• 【Made by Nature】Made from specially processed natural material from the earth, Ideal natural planted aquarium substrate for most aquatic plants, provides healthy plant root system and for shrimps requiring softer water.
  • 【For Healthy System】Developed for cultivation of aquatics plants and is also suitable substrate for shrimps. It provides fundamental minerals and trace elements, rich in organic acids and nitrogen nutrients, which promote the health and growth of shrimps straturm.
  • 【High Quality Effect】Its porous constucture creates an attractive and stable breeding ground for beneficial bacteria that keep your aquarium water clean. This product can reproduce the mildly acidic water condition most aquatic plants prefer and can also extend and slow the release of the fertilizer needed for aquatic plants.
  • 【Safe to Use】This product does not require rinsing and can be used directly in aquarium. Use a bowl or plastic bag in aquarium and add water to the bowl or plastic bag allowing water to overflow softly on to the gravel bed. The initial cloudiness of the water would gone quickly as the filter system runs. This product has been strictly tested and has proved to be no harm to the fish and aquatic plants, however, for safety, please wait for at least a week if you want to move in any fish or shrimp.
Edited by Eddie
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Are your Nirates at 80 after the water change or before? 
In any case I’d do an extra water change or two and see if that helps. Adding more plant, especially fast growers will also help. I think some of the guidelines for unplanted tanks aren’t as important in planted tanks. We purposefully increase N to feed the plants and we know we can rely on the plants to remove the N in the long run. We can also decrease the amount of fertilizer. I guess what I’m saying is that water changes aren’t the only solution and a higher Nitrate level isn’t as dangerous as it would be in an unplanted aquarium.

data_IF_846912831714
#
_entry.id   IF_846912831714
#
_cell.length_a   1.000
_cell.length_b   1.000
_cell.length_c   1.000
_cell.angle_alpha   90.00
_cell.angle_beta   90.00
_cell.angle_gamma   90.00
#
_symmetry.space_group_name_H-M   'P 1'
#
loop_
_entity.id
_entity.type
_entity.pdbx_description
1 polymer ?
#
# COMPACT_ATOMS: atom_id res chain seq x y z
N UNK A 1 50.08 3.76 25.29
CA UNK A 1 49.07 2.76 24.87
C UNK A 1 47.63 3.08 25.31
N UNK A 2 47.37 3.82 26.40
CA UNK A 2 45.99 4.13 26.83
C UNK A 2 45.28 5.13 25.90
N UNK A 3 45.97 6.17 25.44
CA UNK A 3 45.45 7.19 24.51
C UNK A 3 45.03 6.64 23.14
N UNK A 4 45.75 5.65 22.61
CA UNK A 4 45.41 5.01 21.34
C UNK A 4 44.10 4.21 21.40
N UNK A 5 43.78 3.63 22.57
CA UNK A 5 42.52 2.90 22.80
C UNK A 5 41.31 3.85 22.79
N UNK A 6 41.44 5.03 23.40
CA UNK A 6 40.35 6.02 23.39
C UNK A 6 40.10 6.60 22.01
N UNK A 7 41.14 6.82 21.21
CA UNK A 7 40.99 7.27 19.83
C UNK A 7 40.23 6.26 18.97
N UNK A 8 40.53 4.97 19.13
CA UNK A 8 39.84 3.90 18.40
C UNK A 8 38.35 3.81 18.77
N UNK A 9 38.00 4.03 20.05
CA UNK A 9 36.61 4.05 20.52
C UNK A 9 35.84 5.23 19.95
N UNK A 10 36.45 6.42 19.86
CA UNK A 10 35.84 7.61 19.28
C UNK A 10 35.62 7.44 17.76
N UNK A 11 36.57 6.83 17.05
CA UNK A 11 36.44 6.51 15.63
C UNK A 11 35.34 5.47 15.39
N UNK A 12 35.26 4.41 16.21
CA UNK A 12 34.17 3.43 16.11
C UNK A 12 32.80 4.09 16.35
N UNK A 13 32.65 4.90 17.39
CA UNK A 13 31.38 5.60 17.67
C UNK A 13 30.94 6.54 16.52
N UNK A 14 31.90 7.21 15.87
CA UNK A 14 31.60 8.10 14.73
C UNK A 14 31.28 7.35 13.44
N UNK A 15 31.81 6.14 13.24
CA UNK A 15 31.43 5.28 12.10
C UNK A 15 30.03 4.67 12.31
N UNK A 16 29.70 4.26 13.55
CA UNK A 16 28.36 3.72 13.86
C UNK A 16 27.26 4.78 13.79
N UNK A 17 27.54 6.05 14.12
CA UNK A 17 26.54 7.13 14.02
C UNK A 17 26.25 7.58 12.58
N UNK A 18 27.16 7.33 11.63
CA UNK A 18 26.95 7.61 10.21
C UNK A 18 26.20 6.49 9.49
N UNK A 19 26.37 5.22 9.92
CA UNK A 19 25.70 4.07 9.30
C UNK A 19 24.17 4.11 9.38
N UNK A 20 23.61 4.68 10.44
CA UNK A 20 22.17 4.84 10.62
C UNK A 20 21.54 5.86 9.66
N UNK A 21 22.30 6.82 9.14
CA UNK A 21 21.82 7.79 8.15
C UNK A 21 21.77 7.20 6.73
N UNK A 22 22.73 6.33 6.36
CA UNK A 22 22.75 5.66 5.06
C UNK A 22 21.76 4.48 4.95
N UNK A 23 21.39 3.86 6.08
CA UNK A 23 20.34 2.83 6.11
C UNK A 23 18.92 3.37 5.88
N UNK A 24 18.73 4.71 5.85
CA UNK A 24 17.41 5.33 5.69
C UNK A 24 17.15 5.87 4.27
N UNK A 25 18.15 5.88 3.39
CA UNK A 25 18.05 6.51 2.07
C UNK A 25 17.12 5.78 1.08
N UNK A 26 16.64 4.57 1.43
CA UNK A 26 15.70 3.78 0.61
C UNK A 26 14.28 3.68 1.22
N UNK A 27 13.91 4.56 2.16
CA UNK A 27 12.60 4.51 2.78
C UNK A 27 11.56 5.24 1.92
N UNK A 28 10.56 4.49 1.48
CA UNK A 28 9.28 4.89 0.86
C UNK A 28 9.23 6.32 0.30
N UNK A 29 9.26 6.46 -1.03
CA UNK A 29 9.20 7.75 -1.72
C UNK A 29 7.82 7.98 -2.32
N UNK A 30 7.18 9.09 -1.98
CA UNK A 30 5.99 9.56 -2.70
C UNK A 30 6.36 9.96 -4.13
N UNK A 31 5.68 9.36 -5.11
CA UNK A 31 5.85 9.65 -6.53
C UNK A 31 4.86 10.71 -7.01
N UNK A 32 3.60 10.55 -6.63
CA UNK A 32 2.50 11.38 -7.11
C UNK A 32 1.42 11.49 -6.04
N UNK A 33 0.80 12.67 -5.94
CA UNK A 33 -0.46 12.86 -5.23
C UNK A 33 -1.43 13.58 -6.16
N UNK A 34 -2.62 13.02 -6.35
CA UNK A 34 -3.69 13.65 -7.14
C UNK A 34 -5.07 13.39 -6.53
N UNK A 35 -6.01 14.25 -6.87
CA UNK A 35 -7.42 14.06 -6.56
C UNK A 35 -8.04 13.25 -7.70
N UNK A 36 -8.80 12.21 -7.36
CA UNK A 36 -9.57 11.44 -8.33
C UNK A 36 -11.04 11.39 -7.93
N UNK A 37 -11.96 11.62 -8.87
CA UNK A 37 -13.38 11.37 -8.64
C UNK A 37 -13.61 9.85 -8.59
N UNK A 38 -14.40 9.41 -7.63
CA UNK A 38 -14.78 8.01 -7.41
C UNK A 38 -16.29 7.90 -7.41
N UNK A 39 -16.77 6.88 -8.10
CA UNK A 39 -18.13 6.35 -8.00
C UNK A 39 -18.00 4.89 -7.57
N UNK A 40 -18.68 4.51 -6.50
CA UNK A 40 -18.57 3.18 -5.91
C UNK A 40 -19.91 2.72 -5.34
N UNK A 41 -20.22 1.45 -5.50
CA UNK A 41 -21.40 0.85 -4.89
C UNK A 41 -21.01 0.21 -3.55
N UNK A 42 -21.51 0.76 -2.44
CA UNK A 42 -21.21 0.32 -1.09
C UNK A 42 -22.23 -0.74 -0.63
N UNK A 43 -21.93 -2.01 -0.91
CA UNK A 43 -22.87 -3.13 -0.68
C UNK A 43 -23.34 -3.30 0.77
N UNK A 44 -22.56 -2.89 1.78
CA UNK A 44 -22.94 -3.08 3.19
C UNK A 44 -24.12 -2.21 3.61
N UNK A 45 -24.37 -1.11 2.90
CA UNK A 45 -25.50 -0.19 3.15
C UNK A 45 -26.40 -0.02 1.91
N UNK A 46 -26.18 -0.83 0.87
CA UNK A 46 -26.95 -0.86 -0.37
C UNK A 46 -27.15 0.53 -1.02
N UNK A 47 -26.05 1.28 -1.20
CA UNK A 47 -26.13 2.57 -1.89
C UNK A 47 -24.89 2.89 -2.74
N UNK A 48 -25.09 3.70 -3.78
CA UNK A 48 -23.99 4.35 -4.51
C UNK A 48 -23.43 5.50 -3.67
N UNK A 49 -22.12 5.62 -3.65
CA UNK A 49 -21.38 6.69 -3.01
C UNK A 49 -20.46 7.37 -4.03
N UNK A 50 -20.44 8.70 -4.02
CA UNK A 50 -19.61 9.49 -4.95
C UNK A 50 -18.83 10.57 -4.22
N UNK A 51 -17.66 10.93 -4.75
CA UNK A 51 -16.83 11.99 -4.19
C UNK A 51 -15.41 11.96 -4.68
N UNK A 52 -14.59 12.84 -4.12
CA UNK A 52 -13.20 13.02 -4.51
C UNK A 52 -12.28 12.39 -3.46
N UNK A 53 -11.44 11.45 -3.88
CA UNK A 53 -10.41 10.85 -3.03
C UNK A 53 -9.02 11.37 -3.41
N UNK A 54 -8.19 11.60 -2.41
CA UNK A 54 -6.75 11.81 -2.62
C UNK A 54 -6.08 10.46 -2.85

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Yeah, the substrate that you are using is really good, but has its pros and cons. Aqua soil is basically small pebbles made from nutrient dense clay that plants love to sink their roots into. It is basically solid fertilizer. That aquasoil alone should provide all of the nutrients that your plants will need for about the first 9 months of having the tank set up (so they say, I haven't actually tried it yet), and then after that you will need to supplement with roots tabs and some liquid fertilizer once the aquasoil becomes less rich. After about a year, you can treat it like you would normal gravel, supplementing with root tabs and liquid ferts. So yeah, you are probably just overfertilizing the aquarium and should hold off for a while. more plants and more water changes should both help you get your aquarium in balance, at least until the aquasoil stops releasing so many nutrients into the water column.

But also, like Patrick_G said, I wouldn't freak out too much about the elevated nitrates. As long as your fish and plants are looking healthy (and you stay under 100 ppm nitrates), then I would just follow the above steps and wait and see if you can get your water chemistry to stabilize and nitrates to come down slowly with time. 

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On 10/19/2021 at 7:09 PM, Eddie said:

Im not crazy about floating plants, any planted ones that will eat Nitrates better than the ones i have?  Again only will purchase from Aquarium coop.  

Anubias, java fern, buce, and mosses are all water column feeders. The plants that Mmiller2001 mentioned are also very good, though they pull from their roots as much as from the water column. Having a good balance between the fast growing rooted plants and the slow-growing epiphytic plants will lead to a very good result.

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Purchased some Anubias and Buce from Coop and a couple of there easy planters, should be coming today. Thanks Ragnarok!  Again thank you to everyone as well!.  Seems like everything is going great, got the Original Algae problem fixed Lighting (duration and intensity) dialed in, Nitrates dialed in (soil and ferts)  plants healthy fish, Nerrite Snails and shrimp healthy and happy.  Obviously I will keep testing and doing regular water changes like always. Boy thought I knew it all from having tanks (back in the day) but never had real plants in them.  Very different with a all real planted tank.  You can teach a old dog new tricks (well not real old 😉